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The candidates and the propositions The Times endorses in Tuesday's election.

June 01, 2008

With far fewer Californians expected to vote in Tuesday's election than did in the Feb. 5 presidential primaries, each person who votes packs proportionally greater clout.

County and judicial elections are nonpartisan -- candidates who win more than 50% of the vote in each race are declared the winners. If no candidate wins a majority, the top two finishers will face each other in runoffs Nov. 4, on the same ballot as the presidential election. State legislative elections are partisan primaries, so top finishers from each party face off in November.

The Times has endorsed in two statewide ballot measures, all 17 Los Angeles Superior Court races, the L.A. County district attorney's race, the three county supervisorial contests and several legislative primaries.

Full endorsements can be viewed at "> . Summaries of endorsements are reprinted here.

State Senate

District 23, Democratic primary: Fran Pavley. The ex-Assemblywoman is an environmental hero and a quiet but effective advocate.

District 29, Republican primary: Robert "Bob" Huff. He holds fast to his conservative principles but can engage his colleagues across the aisle in constructive debate.


District 40, Democratic primary: Bob Blumenfield. Of the four high-profile candidates in this race, he is the best prepared to get real work done.

District 46, Democratic primary: John Perez. We would have been happier if political bosses hadn't chased other candidates from this race, but Perez has a good grasp of policy.

District 52, Democratic primary: Isadore Hall. The best of four candidates in this race.

Judge of the Superior Court

Office No. 3: Daniel P. Ramirez

Office No. 4: Ralph W. Dau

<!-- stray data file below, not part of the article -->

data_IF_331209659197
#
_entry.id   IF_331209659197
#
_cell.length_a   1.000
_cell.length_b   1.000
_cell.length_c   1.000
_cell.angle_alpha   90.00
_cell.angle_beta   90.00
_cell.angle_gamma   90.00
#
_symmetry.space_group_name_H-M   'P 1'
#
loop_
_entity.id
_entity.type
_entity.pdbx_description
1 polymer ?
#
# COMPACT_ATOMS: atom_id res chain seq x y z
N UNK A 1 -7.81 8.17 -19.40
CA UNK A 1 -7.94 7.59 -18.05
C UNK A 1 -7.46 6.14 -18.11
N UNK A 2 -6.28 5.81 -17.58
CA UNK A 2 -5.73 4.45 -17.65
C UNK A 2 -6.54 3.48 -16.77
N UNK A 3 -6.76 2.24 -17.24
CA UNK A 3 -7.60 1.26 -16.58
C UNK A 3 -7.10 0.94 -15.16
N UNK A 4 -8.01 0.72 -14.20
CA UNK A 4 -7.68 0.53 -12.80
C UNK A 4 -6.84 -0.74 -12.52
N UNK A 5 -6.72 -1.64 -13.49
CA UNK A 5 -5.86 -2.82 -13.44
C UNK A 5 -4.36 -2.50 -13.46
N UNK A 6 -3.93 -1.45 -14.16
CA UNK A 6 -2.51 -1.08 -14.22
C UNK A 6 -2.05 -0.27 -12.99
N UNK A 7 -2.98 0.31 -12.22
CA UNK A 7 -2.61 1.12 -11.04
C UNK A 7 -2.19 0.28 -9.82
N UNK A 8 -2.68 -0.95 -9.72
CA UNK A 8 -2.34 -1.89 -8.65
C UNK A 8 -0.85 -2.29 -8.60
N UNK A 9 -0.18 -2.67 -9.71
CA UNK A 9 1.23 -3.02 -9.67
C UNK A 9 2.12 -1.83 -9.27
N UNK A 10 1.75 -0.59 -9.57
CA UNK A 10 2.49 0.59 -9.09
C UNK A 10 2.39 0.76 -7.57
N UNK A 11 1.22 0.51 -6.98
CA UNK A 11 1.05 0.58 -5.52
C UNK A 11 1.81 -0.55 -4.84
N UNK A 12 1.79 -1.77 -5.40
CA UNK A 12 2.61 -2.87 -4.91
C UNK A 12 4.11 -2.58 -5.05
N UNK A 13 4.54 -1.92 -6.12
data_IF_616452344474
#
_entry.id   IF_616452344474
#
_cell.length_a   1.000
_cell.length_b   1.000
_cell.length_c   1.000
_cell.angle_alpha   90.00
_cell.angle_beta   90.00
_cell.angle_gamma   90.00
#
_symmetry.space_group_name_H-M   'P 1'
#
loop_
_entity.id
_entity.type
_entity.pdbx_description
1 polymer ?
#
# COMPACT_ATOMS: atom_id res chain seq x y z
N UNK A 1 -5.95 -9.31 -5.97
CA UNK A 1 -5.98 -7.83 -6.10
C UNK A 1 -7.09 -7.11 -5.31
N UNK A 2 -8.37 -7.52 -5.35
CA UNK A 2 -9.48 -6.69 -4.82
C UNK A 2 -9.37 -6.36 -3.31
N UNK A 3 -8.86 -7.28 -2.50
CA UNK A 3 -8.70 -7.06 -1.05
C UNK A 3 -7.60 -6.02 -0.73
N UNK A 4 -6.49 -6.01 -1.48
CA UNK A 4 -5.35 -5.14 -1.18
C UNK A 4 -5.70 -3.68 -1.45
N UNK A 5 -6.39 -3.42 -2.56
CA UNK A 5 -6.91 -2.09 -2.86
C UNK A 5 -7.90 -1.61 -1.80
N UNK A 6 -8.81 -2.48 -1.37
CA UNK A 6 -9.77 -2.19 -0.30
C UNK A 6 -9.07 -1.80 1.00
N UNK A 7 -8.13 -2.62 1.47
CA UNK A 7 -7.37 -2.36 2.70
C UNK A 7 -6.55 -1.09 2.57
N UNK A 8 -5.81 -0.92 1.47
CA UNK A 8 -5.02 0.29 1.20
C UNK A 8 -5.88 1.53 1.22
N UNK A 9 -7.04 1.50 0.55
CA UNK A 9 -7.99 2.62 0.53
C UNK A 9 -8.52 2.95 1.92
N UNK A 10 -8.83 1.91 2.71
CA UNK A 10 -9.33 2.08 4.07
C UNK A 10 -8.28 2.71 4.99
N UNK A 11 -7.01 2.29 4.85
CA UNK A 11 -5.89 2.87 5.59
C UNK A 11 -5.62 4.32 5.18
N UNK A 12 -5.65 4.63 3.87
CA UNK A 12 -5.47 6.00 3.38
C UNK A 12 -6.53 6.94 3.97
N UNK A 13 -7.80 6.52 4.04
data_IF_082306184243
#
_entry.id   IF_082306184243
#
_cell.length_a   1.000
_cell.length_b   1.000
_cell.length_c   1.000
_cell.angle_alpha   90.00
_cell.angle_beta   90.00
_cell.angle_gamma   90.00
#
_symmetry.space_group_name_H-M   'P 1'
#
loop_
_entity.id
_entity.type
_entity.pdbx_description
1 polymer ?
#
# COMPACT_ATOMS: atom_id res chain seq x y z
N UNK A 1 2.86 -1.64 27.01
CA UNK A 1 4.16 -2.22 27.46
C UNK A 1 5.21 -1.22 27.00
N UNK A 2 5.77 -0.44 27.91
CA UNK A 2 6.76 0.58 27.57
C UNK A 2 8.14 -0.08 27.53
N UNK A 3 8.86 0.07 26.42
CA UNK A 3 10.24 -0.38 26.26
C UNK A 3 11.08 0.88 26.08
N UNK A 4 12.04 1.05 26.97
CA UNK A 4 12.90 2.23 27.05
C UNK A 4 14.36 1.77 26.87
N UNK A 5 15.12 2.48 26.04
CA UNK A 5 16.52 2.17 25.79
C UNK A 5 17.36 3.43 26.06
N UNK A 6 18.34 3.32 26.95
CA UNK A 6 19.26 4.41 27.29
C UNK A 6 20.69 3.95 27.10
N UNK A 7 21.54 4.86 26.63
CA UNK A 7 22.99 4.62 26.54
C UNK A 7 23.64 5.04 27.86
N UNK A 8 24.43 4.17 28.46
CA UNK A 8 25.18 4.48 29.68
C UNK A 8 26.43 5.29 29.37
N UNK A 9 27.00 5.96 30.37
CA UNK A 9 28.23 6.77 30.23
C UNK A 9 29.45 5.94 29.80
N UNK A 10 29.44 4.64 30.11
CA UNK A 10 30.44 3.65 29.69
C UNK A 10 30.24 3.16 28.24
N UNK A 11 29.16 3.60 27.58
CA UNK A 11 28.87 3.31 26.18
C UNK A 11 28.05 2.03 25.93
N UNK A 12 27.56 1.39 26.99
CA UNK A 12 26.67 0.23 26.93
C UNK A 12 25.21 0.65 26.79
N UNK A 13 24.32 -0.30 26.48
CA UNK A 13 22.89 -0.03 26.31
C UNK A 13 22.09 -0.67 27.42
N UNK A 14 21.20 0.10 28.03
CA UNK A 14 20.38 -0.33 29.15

Office No. 35: Juan Carlos Dominguez

Office No. 41: Michael Villalobos

Office No. 55: Hector M. Guzman

Office No. 69: Serena Raquel Murillo

Office No. 72: Hilleri Grossman Merritt

Office No. 82: Cynthia Loo

Office No. 84: Pat Connolly

Office No. 94: Michael J. O'Gara

Office No. 95: Patricia Nieto

Office No. 101: Daniel S. Lopez

Office No. 102: Jose Sandoval

Office No. 119: Jared D. Moses

Office No. 123: Kathleen Blanchard

Office No. 125: James N. Bianco

Office No. 154: Michael V. Jesic

County offices

District Attorney: Steve Cooley. Although he promised to leave after two terms, voters should grant him a third because of his enlightened approach to prosecuting criminals.

Supervisor, District 2: Bernard C. Parks. The former L.A. police chief would be a careful steward of county government.

Supervisor, District 4: Don Knabe. Neither of two challengers makes a good case for rejecting the incumbent.

Supervisor, District 5: Michael D. Antonovich. The senior supervisor drew no serious opposition.

State ballot measures

Proposition 98: No. This initiative promises to prevent public agencies from seizing private property by using eminent domain and turning it over to other private parties. That's a good move, but the eminent domain provisions just provide cover for the measure's real purpose: to repeal rent control laws.

Proposition 99: Yes. Some protection is better than none. This measure blocks only the public taking of private primary residences for private development. Business and agricultural property deserve protection too but won't get it in this initiative.

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